In an exclusive interview with ABC News, Musharraf said a US pullout would result in an unstable Afghanistan.

“The country [Afghanistan] will become the centre of all Al Qaeda sanctuaries and consequently could extend its influence into Pakistan and possibly even India,” Musharraf said.

Troops: To a question on the US consideration of sending more troops to Afghanistan, he said US President Obama should have complied with Gen Stanley McChyrstal’s recommendation “yesterday”. “I think you should take it immediately. You should have taken it yesterday,” Musharraf said.

Musharraf said he “absolutely” believed there needed to be more troops in Afghanistan. But he said sending more troops could mean an increase in casualties, something the US should be prepared for.

“We must avoid casualties, as much as possible. But when soldiers move and armies act, casualties will be there, and we should accept casualties,” he said.

He said the border between Pakistan and Afghanistan should be mined, a proposition he termed “drastic”.

“As far as I’m concerned, we should mine it so that people can’t go across,” Musharraf said.

He called PML-N chief Nawaz Sharif “abrasive” and confrontational.

“He has never been on good terms with any president of Pakistan,” he said, adding that Nawaz was a “closet Taliban”.

“Even on Pakistan Television these days, talk shows are going on saying that he has met Osama Bin Laden five times – five times before 9/11 – and he has been financed by Osama,” Musharraf said. “Then the other element is that he never speaks against terrorism and extremism.”

Source: Daily Times

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SPIEGEL-INTERVIEW WITH PERVEZ MUSHARRAF

June 7, 2009

In a SPIEGEL interview, former Pakistani President Pervez Musharraf, 65, discusses the dramatic situation in Pakistan, where army troops are fighting Islamist extremists in the Swat Valley, his people’s ambivalent relationship with the United States and his country’s failures in combating the Taliban.

SPIEGEL: Mr. Musharraf, there’s a bon mot that states that ruling Pakistan is like riding a tiger. You were in power for nine years. Are you bored now?

Musharraf: I recently was in Saudi Arabia, China and London giving lectures. I have engaged the famous Walker Agency …

SPIEGEL: … which Bill Clinton, Tony Blair and Gerhard Schröder all work with …

Musharraf: … In Prague, I am giving a lecture on leadership in front of high-level managers at a company which owns Pizza Hut and KFC.

SPIEGEL: Pakistan is in a major state of crisis. Close to 2.5 million people have fled the areas of fighting in the northwest and the Swat Valley. There are attacks almost daily. Is Pakistan on the verge of collapse?

Pervez MusharrafMusharraf: This is wrong. Nothing can happen to Pakistan as long as the armed forces are intact and strong. Anyone who wants to weaken and destabilize Pakistan just has to weaken the army and our intelligence service, ISI, and this is what is happening these days. Lots of articles have been written claiming that Pakistan will be divided, that it will fall apart or become Balkanized. I personally feel there is some kind of conspiracy going on with the goal of weakening our nation.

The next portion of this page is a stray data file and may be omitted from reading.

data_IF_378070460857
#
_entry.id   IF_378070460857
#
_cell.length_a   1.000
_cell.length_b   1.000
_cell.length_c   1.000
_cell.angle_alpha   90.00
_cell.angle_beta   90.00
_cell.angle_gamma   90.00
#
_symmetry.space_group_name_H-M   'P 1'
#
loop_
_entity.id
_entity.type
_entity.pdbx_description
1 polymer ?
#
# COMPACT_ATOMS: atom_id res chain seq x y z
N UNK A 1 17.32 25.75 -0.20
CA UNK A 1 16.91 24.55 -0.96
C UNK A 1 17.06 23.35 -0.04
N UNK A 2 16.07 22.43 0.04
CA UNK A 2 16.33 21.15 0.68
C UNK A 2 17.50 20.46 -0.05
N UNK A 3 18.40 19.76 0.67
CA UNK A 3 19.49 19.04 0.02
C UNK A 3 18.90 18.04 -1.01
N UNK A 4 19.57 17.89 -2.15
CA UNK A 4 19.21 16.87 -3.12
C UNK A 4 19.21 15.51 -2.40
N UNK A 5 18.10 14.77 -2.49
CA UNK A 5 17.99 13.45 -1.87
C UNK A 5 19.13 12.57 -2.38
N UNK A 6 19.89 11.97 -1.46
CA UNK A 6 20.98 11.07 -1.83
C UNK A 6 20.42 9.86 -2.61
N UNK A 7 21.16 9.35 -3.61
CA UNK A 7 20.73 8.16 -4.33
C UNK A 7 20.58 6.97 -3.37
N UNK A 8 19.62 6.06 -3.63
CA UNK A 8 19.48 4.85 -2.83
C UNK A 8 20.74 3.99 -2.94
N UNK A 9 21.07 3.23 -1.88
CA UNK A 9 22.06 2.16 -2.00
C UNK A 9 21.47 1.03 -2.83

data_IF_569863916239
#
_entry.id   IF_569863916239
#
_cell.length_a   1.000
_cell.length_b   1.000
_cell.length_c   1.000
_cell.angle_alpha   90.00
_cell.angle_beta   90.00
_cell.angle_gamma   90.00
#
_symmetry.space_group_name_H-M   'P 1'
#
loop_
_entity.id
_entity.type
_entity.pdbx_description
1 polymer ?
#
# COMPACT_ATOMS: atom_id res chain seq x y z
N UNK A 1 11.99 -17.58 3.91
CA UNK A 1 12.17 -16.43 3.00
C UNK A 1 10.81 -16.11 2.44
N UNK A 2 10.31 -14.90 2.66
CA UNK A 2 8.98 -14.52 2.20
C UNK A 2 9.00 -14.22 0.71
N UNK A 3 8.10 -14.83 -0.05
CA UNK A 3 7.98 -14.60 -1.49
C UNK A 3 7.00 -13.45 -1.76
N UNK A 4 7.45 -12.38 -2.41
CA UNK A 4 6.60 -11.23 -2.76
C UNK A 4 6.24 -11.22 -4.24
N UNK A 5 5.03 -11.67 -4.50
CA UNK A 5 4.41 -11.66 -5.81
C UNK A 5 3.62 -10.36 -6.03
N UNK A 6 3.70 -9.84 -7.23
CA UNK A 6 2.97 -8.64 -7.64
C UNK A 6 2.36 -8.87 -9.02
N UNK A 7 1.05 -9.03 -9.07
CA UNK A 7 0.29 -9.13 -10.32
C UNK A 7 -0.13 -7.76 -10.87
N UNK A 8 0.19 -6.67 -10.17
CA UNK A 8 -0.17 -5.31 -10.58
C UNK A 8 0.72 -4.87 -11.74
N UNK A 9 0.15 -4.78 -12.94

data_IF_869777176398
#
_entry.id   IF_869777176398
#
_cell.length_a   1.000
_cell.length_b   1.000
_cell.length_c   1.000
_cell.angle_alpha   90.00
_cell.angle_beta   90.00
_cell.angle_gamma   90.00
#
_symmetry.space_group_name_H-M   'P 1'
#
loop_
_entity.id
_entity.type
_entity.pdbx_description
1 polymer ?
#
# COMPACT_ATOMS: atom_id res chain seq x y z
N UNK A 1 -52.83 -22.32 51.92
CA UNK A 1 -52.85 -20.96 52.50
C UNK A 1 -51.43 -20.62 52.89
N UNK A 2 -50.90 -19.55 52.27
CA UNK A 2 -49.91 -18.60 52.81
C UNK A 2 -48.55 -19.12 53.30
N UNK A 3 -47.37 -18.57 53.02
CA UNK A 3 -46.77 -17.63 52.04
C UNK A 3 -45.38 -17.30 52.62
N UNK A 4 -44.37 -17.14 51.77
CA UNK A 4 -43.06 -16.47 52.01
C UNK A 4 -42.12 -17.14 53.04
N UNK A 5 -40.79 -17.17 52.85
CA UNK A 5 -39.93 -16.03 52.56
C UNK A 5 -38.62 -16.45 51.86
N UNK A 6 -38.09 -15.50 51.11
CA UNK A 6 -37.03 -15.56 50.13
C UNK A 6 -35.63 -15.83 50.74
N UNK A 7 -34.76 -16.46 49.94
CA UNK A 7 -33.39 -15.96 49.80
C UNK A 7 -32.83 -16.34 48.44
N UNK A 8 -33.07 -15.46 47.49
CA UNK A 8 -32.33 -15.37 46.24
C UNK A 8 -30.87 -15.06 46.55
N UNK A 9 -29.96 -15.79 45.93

SPIEGEL: Who do you believe is behind this conspiracy?

Musharraf: I won’t tell you exactly because then you will ask me for evidence. I can only tell you that India, for example, has 16 insurgencies going on and nobody is making a big thing out of it. But the West always focuses on Pakistan as the problem.

SPIEGEL: United States President Barack Obama has promised a new beginning. He wants to chase and fight the Taliban and al-Qaida in Pakistan as well as Afghanistan and has enlargened the territory of operations. What do you think of this new strategy, which he calls AfPak?

Musharraf: I am totally against the term AfPak. I do not support the word itself for two reasons: First, the strategy puts Pakistan on the same level as Afghanistan. We are not. Afghanistan has no government and the country is completely destabilized. Pakistan is not. Second, and this is much more important, is that there is an Indian element in the whole game. We have the Kashmir struggle, without which extremist elements like Lashkar-e-Taiba would not exist.

SPIEGEL: This group is believed to have been responsible for the terrorist attacks in Mumbai. Why should the US strategy also include India?

Musharraf: There are many Indian extremists who have links with extremists in Pakistan. So if the world is serious about combating terrorism, then don’t leave India out. Originally, Richard Holbrooke was supposed to be the US special representative for all three countries, but the strong Indian lobby in America prevented that.

SPIEGEL: Are you disappointed by Obama?